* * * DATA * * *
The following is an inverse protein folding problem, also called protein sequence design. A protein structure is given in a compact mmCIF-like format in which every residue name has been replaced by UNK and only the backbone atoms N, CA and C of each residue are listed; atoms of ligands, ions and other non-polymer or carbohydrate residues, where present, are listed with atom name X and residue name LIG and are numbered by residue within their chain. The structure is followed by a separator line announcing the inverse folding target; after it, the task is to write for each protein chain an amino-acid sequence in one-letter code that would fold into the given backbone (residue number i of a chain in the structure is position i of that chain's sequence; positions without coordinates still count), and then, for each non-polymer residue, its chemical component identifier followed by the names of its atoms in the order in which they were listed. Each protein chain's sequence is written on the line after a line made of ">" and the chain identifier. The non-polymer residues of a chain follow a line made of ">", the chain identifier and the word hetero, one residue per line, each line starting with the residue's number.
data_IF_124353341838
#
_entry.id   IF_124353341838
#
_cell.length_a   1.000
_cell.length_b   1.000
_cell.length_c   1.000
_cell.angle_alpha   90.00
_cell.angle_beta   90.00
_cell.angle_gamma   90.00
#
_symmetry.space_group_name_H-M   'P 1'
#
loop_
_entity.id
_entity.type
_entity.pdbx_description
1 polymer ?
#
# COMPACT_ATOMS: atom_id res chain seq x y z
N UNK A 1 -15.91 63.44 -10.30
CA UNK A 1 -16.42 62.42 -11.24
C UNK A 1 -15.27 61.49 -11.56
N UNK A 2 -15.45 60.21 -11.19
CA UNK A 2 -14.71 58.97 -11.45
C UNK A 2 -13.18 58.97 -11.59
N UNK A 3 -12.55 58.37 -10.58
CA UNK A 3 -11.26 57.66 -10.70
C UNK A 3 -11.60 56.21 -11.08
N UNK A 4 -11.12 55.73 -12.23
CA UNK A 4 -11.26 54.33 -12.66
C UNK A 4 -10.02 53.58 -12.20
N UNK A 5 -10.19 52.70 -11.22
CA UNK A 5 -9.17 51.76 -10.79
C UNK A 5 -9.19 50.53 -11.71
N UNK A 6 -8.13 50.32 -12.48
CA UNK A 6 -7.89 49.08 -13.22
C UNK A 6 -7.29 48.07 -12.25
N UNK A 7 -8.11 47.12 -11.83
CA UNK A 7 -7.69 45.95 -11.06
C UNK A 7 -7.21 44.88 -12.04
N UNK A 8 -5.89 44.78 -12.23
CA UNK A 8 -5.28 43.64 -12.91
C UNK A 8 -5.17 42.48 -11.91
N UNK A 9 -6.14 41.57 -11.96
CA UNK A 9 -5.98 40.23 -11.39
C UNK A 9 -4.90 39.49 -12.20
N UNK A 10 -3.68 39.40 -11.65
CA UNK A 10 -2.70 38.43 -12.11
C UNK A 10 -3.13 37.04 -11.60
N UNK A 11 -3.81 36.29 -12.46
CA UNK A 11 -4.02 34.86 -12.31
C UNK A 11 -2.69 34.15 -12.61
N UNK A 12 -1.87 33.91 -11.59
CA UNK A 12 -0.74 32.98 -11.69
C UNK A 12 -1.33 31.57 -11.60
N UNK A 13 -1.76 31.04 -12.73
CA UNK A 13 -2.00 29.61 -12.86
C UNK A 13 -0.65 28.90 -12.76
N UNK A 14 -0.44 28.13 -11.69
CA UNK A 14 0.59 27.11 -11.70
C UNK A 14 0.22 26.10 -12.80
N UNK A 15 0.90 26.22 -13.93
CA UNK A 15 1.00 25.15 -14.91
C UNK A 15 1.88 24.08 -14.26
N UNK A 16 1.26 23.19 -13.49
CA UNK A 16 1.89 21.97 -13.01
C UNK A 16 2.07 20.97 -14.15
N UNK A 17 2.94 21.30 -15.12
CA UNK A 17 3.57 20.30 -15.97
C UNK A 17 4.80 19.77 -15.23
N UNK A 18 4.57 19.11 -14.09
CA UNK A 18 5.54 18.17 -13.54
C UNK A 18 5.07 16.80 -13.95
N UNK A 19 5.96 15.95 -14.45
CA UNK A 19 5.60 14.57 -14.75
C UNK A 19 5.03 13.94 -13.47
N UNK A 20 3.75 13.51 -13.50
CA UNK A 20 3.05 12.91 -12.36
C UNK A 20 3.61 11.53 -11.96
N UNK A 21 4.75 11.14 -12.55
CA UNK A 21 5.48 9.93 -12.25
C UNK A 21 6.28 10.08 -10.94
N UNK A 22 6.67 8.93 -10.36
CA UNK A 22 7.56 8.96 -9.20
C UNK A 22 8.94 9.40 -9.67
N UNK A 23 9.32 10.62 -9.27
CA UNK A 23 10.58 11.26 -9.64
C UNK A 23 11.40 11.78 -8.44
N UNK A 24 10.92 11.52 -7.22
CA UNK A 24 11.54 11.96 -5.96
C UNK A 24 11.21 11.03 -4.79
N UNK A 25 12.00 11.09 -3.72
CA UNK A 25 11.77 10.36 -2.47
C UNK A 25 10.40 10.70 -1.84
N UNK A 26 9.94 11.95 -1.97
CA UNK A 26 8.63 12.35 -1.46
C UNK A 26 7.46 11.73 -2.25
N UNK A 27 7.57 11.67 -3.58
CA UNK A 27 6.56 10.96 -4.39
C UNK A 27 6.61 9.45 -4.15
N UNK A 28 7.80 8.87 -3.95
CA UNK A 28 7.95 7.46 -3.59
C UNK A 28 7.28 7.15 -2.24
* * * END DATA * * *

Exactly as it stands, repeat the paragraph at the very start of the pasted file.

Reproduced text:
The following is an inverse protein folding problem, also called protein sequence design. A protein structure is given in a compact mmCIF-like format in which every residue name has been replaced by UNK and only the backbone atoms N, CA and C of each residue are listed; atoms of ligands, ions and other non-polymer or carbohydrate residues, where present, are listed with atom name X and residue name LIG and are numbered by residue within their chain. The structure is followed by a separator line announcing the inverse folding target; after it, the task is to write for each protein chain an amino-acid sequence in one-letter code that would fold into the given backbone (residue number i of a chain in the structure is position i of that chain's sequence; positions without coordinates still count), and then, for each non-polymer residue, its chemical component identifier followed by the names of its atoms in the order in which they were listed. Each protein chain's sequence is written on the line after a line made of ">" and the chain identifier. The non-polymer residues of a chain follow a line made of ">", the chain identifier and the word hetero, one residue per line, each line starting with the residue's number.